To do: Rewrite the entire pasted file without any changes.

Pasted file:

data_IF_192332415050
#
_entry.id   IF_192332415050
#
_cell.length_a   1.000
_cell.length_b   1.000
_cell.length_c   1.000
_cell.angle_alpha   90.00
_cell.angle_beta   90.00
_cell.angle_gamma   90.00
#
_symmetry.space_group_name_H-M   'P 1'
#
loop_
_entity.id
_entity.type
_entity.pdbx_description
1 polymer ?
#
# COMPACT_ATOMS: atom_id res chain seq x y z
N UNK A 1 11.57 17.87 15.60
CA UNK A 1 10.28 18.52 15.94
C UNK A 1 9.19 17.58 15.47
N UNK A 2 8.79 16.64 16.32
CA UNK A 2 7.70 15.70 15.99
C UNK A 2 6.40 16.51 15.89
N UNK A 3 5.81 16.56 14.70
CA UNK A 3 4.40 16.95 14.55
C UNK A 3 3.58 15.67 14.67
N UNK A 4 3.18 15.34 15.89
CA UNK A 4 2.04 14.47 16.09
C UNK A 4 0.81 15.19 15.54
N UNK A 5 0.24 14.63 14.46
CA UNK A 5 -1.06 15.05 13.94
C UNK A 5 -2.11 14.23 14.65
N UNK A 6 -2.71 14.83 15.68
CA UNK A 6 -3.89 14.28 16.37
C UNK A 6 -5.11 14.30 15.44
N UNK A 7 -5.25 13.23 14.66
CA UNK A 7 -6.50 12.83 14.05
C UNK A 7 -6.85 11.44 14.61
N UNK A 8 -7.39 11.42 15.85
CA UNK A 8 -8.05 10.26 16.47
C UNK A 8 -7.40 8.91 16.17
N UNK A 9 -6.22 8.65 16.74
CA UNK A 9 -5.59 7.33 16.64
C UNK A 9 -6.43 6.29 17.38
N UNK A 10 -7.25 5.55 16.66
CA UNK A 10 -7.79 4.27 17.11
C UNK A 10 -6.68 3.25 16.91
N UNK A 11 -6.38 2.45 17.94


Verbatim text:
data_IF_192332415050
#
_entry.id   IF_192332415050
#
_cell.length_a   1.000
_cell.length_b   1.000
_cell.length_c   1.000
_cell.angle_alpha   90.00
_cell.angle_beta   90.00
_cell.angle_gamma   90.00
#
_symmetry.space_group_name_H-M   'P 1'
#
loop_
_entity.id
_entity.type
_entity.pdbx_description
1 polymer ?
#
# COMPACT_ATOMS: atom_id res chain seq x y z
N UNK A 1 11.57 17.87 15.60
CA UNK A 1 10.28 18.52 15.94
C UNK A 1 9.19 17.58 15.47
N UNK A 2 8.79 16.64 16.32
CA UNK A 2 7.70 15.70 15.99
C UNK A 2 6.40 16.51 15.89
N UNK A 3 5.81 16.56 14.70
CA UNK A 3 4.40 16.95 14.55
C UNK A 3 3.58 15.67 14.67
N UNK A 4 3.18 15.34 15.89
CA UNK A 4 2.04 14.47 16.09
C UNK A 4 0.81 15.19 15.54
N UNK A 5 0.24 14.63 14.46
CA UNK A 5 -1.06 15.05 13.94
C UNK A 5 -2.11 14.23 14.65
N UNK A 6 -2.71 14.83 15.68
CA UNK A 6 -3.89 14.28 16.37
C UNK A 6 -5.11 14.30 15.44
N UNK A 7 -5.25 13.23 14.66
CA UNK A 7 -6.50 12.83 14.05
C UNK A 7 -6.85 11.44 14.61
N UNK A 8 -7.39 11.42 15.85
CA UNK A 8 -8.05 10.26 16.47
C UNK A 8 -7.40 8.91 16.17
N UNK A 9 -6.22 8.65 16.74
CA UNK A 9 -5.59 7.33 16.64
C UNK A 9 -6.43 6.29 17.38
N UNK A 10 -7.25 5.55 16.66
CA UNK A 10 -7.79 4.27 17.11
C UNK A 10 -6.68 3.25 16.91
N UNK A 11 -6.38 2.45 17.94